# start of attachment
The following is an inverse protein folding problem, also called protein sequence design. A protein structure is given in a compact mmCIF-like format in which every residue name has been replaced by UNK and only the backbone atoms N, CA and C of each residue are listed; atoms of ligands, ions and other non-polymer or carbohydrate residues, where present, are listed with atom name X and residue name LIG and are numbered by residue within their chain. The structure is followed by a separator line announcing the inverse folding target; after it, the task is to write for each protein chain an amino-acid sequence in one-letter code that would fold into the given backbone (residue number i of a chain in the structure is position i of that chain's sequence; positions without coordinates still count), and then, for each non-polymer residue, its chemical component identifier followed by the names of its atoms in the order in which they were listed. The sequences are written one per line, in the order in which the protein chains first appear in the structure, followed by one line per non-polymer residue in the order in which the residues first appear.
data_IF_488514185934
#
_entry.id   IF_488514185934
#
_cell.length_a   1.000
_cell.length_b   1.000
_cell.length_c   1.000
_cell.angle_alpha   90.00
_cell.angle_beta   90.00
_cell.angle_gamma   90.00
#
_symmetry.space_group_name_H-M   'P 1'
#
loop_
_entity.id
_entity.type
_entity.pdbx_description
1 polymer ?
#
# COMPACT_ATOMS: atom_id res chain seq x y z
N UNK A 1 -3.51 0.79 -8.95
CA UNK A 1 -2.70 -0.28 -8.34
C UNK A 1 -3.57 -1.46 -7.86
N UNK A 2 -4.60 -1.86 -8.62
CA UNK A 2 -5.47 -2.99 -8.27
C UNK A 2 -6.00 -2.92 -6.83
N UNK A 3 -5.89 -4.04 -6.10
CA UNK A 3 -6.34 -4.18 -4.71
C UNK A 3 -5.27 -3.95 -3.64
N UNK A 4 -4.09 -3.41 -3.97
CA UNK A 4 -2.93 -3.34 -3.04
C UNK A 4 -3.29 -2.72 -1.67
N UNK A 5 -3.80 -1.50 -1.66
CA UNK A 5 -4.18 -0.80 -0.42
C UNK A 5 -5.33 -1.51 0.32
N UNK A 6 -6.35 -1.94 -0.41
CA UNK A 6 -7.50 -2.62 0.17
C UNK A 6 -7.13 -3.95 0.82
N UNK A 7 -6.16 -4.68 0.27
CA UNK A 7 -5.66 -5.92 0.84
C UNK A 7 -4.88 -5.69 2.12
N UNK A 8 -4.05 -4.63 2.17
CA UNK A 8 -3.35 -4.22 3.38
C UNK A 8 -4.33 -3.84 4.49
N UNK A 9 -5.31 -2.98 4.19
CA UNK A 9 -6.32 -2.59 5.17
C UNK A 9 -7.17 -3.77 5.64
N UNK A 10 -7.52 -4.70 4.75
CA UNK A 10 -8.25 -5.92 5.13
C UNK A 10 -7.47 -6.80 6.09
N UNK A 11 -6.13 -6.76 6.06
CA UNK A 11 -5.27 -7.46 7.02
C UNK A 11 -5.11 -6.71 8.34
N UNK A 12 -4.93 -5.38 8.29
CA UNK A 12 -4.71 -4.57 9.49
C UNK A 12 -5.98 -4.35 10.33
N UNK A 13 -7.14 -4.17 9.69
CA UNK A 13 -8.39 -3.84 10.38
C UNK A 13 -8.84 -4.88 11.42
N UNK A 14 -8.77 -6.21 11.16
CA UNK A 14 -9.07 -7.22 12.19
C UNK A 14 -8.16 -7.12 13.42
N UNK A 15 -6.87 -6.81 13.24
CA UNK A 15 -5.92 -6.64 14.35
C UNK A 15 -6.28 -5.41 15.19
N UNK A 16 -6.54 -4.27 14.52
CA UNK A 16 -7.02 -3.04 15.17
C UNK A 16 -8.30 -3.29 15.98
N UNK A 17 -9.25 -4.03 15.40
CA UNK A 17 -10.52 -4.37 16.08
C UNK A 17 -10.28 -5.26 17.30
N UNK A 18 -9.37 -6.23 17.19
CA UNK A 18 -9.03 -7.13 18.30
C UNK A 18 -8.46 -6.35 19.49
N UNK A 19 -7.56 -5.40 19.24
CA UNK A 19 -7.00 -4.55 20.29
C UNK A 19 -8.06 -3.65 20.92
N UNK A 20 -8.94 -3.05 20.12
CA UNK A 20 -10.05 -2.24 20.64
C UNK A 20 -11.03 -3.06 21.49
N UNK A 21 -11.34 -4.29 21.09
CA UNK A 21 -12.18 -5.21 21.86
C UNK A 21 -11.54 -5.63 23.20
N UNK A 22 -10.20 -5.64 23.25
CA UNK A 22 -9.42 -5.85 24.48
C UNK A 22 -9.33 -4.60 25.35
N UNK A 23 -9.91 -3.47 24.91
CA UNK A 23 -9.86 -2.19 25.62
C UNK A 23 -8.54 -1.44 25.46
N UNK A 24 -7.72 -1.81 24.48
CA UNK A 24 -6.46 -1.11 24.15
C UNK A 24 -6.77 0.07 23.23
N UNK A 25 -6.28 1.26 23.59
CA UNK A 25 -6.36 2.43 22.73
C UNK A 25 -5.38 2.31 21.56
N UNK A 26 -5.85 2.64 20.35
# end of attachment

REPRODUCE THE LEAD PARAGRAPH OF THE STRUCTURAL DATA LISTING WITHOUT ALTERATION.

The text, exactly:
The following is an inverse protein folding problem, also called protein sequence design. A protein structure is given in a compact mmCIF-like format in which every residue name has been replaced by UNK and only the backbone atoms N, CA and C of each residue are listed; atoms of ligands, ions and other non-polymer or carbohydrate residues, where present, are listed with atom name X and residue name LIG and are numbered by residue within their chain. The structure is followed by a separator line announcing the inverse folding target; after it, the task is to write for each protein chain an amino-acid sequence in one-letter code that would fold into the given backbone (residue number i of a chain in the structure is position i of that chain's sequence; positions without coordinates still count), and then, for each non-polymer residue, its chemical component identifier followed by the names of its atoms in the order in which they were listed. The sequences are written one per line, in the order in which the protein chains first appear in the structure, followed by one line per non-polymer residue in the order in which the residues first appear.